The following is a guest post from Anna Smith, the community administrator at http://www.whatdoyouwantfromthem.com – the informal network for managers. You can connect with her on twitter @wdywft or via email email@example.com.
Content is king. Whether you need inspiration to create your own content or want to share useful information with your network, finding relevant material online is a necessary skill for any community administrator. By monitoring your industry’s or niche’s pulse, you gain knowledge, learn about related topics or issues, and increase your creative capacity.
Organizing and distributing content across various social networks is equally important because it will help you spread your message and get found online. This does not have to be time consuming.
If it is your responsibility to find, organize and distribute content, remember Internet marketer Ed Dale’s golden rule: “Don’t pretend to be an expert, be an enthusiast.” Here are three top tips to help you remain enthusiastic about finding, organizing and distributing content.
My favorite content delivery system is Google Reader. You can customize your Google Reader to deliver the latest news and information in your niche directly to your screen.
If you are setting up Google Reader for the first time, start by creating different folders that make sense for you. You can create folders for different topics (for example, business, technology, inspiration or ‘quirky’) or for different types of media (pictures, videos, podcasts). You can also create folders to keep track of Google Alerts, comment streams, Facebook pages or Twitter updates.
Then feed your Reader, literally, by submitting the rss feeds of your favorite blogs, news sites, YouTube channels, Facebook pages, Twitter profiles, etc. This can be time consuming, but you’ll only have to do it once. You can add rss feeds manually or use the Subscribe Button (add it to your toolbar and it will save you time in the long run).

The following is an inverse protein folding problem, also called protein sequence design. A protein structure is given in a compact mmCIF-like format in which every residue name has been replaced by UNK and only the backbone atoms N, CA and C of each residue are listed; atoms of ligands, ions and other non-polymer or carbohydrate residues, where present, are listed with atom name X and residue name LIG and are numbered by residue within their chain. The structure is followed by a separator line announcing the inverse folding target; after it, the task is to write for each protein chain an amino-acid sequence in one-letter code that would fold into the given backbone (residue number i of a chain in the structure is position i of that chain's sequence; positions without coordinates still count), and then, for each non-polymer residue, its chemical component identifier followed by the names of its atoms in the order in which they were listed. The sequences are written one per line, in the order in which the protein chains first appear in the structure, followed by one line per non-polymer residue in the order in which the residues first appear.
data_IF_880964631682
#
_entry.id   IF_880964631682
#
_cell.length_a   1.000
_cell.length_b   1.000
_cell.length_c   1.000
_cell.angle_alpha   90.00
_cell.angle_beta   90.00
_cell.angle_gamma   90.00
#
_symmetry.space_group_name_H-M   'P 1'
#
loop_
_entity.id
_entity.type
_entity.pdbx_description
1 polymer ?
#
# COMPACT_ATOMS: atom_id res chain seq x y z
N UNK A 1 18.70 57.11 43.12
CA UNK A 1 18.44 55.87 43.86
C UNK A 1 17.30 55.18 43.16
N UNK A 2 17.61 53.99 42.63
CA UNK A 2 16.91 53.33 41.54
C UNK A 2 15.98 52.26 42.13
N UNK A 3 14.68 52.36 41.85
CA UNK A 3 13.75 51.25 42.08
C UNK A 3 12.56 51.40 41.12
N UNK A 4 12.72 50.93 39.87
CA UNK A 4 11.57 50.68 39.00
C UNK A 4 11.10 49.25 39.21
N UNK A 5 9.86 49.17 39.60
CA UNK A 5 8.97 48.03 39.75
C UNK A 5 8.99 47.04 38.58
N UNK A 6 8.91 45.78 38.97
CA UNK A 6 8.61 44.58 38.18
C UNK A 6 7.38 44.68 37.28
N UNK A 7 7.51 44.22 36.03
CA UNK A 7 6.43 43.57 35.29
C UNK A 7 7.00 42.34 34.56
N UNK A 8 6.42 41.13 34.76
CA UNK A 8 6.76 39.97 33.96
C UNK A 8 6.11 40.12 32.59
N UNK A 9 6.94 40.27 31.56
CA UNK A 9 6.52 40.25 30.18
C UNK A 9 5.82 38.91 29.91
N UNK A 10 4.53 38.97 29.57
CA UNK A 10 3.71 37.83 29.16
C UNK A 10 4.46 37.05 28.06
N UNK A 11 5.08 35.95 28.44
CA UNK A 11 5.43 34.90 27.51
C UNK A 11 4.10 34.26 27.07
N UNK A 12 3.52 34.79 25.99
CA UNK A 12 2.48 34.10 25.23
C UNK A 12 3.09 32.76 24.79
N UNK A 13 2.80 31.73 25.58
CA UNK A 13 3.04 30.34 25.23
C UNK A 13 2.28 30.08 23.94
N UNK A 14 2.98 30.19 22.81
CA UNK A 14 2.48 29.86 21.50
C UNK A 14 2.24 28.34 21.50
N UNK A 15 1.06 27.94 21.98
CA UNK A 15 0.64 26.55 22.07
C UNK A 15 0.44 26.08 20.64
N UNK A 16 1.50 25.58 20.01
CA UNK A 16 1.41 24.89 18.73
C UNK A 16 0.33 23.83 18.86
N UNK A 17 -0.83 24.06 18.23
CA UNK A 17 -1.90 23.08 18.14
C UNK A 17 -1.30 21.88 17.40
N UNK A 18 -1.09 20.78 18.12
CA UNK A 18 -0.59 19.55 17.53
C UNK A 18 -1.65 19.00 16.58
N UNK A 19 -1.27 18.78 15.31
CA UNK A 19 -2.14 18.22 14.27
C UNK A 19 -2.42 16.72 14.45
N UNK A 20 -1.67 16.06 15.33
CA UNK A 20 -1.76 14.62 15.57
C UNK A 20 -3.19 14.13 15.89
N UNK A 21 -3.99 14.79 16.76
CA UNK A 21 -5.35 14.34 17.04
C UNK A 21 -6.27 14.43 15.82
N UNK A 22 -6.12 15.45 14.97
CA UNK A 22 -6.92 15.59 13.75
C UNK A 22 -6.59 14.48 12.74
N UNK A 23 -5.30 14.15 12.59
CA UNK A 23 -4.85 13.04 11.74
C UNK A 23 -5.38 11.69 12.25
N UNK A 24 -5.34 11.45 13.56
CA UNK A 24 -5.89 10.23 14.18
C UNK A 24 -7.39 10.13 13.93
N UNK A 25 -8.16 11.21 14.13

Voilà. You have created the perfect content delivery system. Perfect because it is your own and represents your unique perspective. Add new blogs and sites to your Reader as you stumble across them and scan the headlines on a regular basis. After a few days or weeks practice, you will be able to scan hundreds of articles in just a few minutes a day, and always have access to thought-provoking content.
I just recently learned about BundlePost.com, a social content management system that organizes your posts for bulk scheduling.
Say you want to repeatedly (once a week) invite people in your extended network to join your community – BundlePost can schedule those messages for you.
Do you have old blog posts or articles that are worthy of more buzz? Schedule them to be automatically tweeted throughout the week.
BundlePost allows you to create time tables and set time intervals that make scheduling messages easy and fun. You can then download your lists as .csv files (Excel spreadsheets) that are compatible with HootSuite.
You can use a social media dashboard like HootSuite to broadcast your messages to just about any social network you can think of. Instead of visiting Facebook, Twitter or LinkedIn separately, you can post an update to HootSuite and send it to the network of your choice (tip: you can autopost to dozens of different networks using Ping.fm groups). Using one dashboard is a lot less distracting than logging into all of your social media accounts individually.
I prefer HootSuite because it gives me the ability to schedule messages ahead of time. I find it most convenient to schedule messages in bulk by uploading.csv files generated by BundlePost.com. This is great when trying to keep up with Follow Friday (#FF) lists on Twitter, for example. HootSuite offers the option to use bulk scheduling for $5.99 a month.
Using the convenience of autoposting will free up your time to engage with your network or do something else entirely.
Finding, organizing and distributing content can be fun, educational and does not have to take up hours of your day. Create a system that works for you and enjoy learning and making new connections using social media.
What tools or methods do you use to navigate the online data jungle? What do you like or dislike about them?